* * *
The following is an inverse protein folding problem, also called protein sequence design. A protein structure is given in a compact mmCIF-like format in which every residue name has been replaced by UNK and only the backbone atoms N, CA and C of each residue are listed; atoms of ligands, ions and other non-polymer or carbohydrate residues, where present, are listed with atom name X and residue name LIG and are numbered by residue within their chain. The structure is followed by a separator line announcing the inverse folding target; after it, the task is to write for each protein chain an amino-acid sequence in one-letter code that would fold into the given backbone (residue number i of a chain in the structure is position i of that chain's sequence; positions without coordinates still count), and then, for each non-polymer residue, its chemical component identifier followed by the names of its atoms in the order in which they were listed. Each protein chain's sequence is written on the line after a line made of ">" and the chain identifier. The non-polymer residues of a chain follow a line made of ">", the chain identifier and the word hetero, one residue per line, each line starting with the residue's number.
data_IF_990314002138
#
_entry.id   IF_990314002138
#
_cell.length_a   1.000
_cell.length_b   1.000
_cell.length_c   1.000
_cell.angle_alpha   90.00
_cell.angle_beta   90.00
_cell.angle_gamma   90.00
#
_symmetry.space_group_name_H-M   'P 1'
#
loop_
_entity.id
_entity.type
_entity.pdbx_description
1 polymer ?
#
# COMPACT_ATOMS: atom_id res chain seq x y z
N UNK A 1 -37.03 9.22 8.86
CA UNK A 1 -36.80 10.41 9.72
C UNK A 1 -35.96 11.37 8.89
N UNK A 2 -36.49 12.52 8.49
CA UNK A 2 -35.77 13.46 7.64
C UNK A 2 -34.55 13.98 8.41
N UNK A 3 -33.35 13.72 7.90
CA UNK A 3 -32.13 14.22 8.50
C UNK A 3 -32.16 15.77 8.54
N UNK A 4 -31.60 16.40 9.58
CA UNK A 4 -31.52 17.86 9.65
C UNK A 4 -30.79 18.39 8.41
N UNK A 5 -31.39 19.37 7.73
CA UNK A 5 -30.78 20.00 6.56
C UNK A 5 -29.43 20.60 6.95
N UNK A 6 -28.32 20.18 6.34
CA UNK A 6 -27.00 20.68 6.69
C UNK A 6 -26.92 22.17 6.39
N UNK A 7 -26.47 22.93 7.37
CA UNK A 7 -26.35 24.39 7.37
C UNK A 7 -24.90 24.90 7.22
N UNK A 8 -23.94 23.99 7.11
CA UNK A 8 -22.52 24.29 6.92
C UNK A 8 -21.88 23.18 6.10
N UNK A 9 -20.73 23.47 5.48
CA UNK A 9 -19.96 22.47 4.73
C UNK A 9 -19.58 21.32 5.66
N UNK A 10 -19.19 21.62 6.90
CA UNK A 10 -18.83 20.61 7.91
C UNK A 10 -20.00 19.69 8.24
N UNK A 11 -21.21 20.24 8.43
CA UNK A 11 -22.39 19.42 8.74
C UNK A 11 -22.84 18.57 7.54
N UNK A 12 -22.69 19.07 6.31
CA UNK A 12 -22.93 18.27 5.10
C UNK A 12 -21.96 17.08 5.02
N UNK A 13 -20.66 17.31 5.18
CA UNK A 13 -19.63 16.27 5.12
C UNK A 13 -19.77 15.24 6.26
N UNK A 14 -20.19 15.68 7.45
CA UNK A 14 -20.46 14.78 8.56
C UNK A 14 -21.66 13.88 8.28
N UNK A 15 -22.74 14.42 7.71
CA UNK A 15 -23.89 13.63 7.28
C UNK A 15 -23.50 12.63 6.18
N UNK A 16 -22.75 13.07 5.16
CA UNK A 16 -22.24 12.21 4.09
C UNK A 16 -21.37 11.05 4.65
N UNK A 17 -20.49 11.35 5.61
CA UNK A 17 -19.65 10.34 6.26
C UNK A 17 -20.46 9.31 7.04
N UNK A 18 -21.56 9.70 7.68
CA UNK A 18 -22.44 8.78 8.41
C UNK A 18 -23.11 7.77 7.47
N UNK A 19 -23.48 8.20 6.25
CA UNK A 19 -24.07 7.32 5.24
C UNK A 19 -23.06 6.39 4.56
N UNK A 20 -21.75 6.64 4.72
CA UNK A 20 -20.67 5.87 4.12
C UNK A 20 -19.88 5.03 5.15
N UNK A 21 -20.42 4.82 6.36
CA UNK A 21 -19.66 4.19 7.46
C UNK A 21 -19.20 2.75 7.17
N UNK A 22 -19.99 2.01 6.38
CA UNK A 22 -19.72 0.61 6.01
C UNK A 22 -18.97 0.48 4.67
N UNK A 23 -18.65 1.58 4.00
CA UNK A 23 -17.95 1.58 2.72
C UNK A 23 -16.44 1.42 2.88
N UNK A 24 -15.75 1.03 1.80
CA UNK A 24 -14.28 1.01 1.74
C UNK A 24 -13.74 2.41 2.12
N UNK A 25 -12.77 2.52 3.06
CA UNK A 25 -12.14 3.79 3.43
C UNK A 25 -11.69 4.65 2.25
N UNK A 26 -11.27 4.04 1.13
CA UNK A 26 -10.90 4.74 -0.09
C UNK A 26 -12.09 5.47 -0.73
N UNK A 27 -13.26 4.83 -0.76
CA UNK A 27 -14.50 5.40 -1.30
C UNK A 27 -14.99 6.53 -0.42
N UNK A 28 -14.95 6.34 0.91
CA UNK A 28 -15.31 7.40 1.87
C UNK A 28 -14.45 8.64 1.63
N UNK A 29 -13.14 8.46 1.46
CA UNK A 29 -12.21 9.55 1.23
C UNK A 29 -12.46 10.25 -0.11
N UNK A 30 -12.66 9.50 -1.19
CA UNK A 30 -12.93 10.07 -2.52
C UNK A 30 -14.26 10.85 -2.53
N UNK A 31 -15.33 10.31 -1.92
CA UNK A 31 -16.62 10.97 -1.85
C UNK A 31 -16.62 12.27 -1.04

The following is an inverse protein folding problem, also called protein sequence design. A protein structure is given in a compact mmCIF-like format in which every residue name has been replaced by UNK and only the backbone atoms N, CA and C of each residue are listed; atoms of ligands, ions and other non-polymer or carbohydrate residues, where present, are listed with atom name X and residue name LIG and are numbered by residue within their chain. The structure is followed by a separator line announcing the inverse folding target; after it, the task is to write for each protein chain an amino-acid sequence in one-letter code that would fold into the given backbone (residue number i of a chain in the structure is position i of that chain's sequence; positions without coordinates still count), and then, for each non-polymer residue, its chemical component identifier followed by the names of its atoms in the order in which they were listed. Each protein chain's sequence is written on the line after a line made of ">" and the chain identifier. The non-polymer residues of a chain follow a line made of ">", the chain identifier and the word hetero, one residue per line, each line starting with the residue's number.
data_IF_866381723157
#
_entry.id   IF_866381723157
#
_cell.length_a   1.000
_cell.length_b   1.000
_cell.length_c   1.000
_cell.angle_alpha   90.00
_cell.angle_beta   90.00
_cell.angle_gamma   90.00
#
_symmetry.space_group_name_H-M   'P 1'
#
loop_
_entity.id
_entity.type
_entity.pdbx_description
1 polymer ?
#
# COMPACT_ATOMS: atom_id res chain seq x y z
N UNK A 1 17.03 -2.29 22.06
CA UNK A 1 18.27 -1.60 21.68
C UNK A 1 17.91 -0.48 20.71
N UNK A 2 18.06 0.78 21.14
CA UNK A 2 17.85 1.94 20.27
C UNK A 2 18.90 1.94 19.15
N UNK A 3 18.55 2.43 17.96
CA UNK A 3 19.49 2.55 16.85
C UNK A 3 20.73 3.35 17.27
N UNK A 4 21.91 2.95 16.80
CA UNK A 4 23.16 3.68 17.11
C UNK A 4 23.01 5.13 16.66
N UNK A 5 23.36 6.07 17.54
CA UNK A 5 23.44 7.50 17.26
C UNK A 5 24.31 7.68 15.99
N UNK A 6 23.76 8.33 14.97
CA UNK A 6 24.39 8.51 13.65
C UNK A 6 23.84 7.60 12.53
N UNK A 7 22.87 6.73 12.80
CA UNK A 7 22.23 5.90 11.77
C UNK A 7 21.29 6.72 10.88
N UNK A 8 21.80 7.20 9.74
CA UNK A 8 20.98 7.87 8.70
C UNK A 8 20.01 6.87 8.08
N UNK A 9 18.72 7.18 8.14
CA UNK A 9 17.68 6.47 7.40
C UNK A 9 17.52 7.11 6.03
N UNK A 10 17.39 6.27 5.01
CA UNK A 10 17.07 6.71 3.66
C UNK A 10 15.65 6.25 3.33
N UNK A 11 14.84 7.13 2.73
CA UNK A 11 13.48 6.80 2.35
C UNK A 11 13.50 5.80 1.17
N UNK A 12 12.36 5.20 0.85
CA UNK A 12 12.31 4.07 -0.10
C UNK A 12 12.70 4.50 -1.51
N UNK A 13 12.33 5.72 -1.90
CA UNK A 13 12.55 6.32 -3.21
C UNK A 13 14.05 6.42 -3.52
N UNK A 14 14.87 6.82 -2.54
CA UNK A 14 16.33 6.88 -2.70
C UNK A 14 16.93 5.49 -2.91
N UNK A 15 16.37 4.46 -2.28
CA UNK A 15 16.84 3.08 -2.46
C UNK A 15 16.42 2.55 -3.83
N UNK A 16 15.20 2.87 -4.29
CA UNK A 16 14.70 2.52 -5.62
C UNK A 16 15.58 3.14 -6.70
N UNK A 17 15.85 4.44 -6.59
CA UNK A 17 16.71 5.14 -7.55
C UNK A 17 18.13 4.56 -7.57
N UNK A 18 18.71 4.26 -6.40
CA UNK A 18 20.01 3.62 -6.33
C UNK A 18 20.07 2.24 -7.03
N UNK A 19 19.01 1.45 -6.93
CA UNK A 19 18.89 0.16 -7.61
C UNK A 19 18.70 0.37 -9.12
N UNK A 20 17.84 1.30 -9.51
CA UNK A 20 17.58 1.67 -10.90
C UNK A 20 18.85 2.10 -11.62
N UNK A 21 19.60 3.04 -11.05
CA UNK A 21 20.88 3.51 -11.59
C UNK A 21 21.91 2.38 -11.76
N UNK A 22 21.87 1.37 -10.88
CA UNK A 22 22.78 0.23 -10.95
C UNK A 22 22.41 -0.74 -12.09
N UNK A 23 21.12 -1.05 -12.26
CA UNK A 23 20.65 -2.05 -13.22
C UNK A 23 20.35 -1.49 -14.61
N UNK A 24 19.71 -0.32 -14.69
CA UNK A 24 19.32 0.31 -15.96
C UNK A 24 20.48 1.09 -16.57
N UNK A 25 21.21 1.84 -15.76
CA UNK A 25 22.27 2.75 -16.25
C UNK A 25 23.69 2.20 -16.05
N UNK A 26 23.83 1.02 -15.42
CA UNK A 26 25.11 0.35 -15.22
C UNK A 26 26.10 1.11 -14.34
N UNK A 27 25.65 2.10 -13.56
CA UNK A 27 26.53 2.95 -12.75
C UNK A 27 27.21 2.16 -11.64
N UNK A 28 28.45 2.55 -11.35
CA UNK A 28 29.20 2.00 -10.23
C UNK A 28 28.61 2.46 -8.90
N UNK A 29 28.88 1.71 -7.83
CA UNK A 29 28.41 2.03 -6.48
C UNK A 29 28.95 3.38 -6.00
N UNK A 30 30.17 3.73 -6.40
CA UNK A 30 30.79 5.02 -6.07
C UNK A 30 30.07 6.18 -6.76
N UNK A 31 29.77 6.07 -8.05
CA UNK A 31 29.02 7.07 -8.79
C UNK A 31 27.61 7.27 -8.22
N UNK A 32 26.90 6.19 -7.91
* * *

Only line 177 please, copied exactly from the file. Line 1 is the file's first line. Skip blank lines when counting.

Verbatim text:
C UNK A 14 16.93 5.49 -2.91